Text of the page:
To understand the effect of adding dummy elements to the output, consider the variant of Collect-and-Evict scheme in which each time the eviction happens, if the buffer contains m unmatched elements, then the number of outputs produced is b−m+εm=b−m(1−ε). Thus, assuming the adversary knows ε<1, then upon observing k outputs, the adversary's guess for m is (b−k)/(1—ε), causing the leakage to be b−log_{2 }b_{(b−k)/(1−ε)}>0. Using a tighter analysis (averaging over possible values of m when p=½), it can be shown that the expected leakage of this scheme is
$\Omega \left(\mathrm{log}\frac{b\left(2-\varepsilon \right)}{b\varepsilon +2-\varepsilon}\right).$
Hence, any ε<1 causes a non-zero leakage to the adversary. Based on the application, if ε needs to be bounded (for example, network applications), then the leakage becomes a function of this bandwidth efficiency. On a side note, this result also suggests that using an ε fraction of dummy packets has leakage (asymptotically) similar to using a (larger) buffer of size b(2−ε)/(2−ε−εb), where in the latter case no bandwidth blowup takes place.
Filtering on Multiplexed Streams
The techniques described herein can also multiplex multiple input streams and perform filtering in a way that the output elements do not reveal what input stream they came from. In a multiplexed input, the element that arrives at each time step is an m-tuple, where m is the number of different (independent, and potentially, with different prior distributions) streams that are multiplexed. Assuming all these streams are honestly generated and have no adversarial influence on them, the system essentially treats this input as m different inputs that arrive at (finer) time steps spaced 1/m units apart.
For applications that do not depend on the relative order of these m inputs, the system can simply shuffle the outputs corresponding to these inputs and produce them in the output stream in a manner that the scheme specifies. The shuffling operation happens inside the trusted module and hence, the adversary is unable to correlate the outputs produced with their membership to some given input stream (any better than a random guess). A technical caveat here is to ensure that the finer time steps in the input stream do not cause the outputs to be immediately produced, rather, the system processes inputs in epochs, where in each epoch all m inputs are processed at the same time and the outputs are first shuffled and then stored in the buffer (if so). With this, the leakage of the system on an m-multiplexed input stream is no more than m times the leakage of the single stream (since m times more inputs are now processed).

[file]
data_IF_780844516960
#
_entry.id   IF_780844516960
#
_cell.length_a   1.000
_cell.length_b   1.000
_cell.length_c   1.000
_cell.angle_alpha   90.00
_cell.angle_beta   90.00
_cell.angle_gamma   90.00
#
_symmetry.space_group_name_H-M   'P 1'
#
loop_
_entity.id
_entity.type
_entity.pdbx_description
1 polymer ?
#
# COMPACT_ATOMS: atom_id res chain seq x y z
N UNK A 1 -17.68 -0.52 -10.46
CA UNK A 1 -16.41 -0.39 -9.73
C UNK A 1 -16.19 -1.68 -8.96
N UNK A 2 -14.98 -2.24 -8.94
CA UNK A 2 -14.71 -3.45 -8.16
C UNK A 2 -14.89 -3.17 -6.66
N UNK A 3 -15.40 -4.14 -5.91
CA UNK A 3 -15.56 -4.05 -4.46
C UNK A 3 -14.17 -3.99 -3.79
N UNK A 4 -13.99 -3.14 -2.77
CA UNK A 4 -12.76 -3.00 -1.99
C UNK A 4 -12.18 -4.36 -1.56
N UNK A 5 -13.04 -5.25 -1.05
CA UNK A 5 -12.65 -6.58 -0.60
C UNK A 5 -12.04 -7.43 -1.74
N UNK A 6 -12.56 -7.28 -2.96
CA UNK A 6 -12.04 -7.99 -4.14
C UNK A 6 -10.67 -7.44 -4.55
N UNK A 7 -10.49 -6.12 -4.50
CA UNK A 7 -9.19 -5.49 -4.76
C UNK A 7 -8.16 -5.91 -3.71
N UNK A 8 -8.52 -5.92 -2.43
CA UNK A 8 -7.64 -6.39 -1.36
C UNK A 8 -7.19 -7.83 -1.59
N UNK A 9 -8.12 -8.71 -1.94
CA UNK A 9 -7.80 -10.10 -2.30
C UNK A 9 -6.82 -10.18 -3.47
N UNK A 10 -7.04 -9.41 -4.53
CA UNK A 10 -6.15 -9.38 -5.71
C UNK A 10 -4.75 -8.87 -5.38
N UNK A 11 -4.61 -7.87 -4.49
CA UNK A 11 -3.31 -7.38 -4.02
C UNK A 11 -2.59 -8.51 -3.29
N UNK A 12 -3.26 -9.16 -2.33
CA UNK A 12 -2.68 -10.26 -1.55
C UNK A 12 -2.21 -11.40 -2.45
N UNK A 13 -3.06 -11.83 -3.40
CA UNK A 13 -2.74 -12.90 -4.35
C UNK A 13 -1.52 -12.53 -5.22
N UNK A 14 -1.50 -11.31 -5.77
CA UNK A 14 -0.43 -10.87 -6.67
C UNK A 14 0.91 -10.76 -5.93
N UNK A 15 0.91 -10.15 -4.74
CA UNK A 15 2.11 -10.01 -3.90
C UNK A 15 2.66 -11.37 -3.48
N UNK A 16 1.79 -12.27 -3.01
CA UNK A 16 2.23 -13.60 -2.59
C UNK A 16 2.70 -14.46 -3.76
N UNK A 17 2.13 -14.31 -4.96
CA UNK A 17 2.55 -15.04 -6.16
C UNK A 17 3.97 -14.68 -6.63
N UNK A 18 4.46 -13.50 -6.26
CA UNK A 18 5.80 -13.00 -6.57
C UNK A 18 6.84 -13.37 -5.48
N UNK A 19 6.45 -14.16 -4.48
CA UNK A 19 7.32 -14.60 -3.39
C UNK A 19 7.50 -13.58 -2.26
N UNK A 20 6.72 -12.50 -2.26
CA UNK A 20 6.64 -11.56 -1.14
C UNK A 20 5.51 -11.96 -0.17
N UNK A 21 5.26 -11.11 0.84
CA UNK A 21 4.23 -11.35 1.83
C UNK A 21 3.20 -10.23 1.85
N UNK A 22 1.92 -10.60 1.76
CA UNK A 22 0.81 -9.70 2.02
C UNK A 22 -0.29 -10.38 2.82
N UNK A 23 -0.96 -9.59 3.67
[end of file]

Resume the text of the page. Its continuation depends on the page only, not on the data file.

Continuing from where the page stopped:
For applications that may need the output stream to respect the relative positions of the multiplexed streams, one solution is to insert dummy elements for the streams that do not contain as many positive elements as required. This will help reduce the leakage of the system at the cost of bandwidth efficiency—often in privacy-preserving settings, there is a strict tradeoff between redundancy and leakage.
Exemplary Methods
FIG. 6 illustrates a process 600 for oblivious filtering, according to some embodiments. Process 600 can be performed, for example, by a filter device such as a computing device that performs a data filtering function. The filter device may include a memory subsystem that is used as a buffer between the input and output data streams, and the memory system may include both a trusted memory and an unprotected memory. The unprotected memory may have a bigger memory size that the trusted memory, and the size of the trusted memory may depend on the length of the input elements, and a logarithmic of the size of the unprotected memory.
At block 602, an input data stream having multiple input elements are received. The input elements can be, for example, network packets, database entries, media content, etc. In some implementations, the input elements can be received according to a periodic time interval, where one input element is received at each time interval. In some embodiments, the input data stream and be a multiplexed data stream in which input elements for different intended consumers are interleaved with each other.
At block 604, for each of the input elements received, a determination is made as to whether the input element satisfies a filtering condition. In some implementations, the data input element can be parsed, and logic or computational operations can be performed on the data input element to determine if the data input element satisfies the filtering condition. Examples of a filtering condition may include determining if a network packet is intended for a particular destination, if a database entry satisfies a database query, if one or more parameters of the input data satisfy certain thresholds, if an integrity check of the input data element verifies that the input data element has no errors, if a user is authorized to access the data input element, etc. In some embodiments, the filtering condition can be programmable or configurable. In some embodiments, the filtering condition can be hardcoded.
At block 606, for each of the input elements received that satisfies the filtering condition, a write operation is performed to store the input element in the memory subsystem. The write operation may include concatenating a positive indicator bit (e.g., a binary 1 bit) with the input element that satisfies the filtering condition, encrypting a result of the concatenating, and storing the encrypted result in the memory subsystem. The input element that satisfies the filtering condition can be written to the trusted memory or to the unprotected memory. In some embodiments, if the order of the input elements needs to be maintained at the output, the locations or memory addresses in the memory subsystem can be written in order such that the trusted memory is filled up first and then the unprotected memory is filled, or vice versa.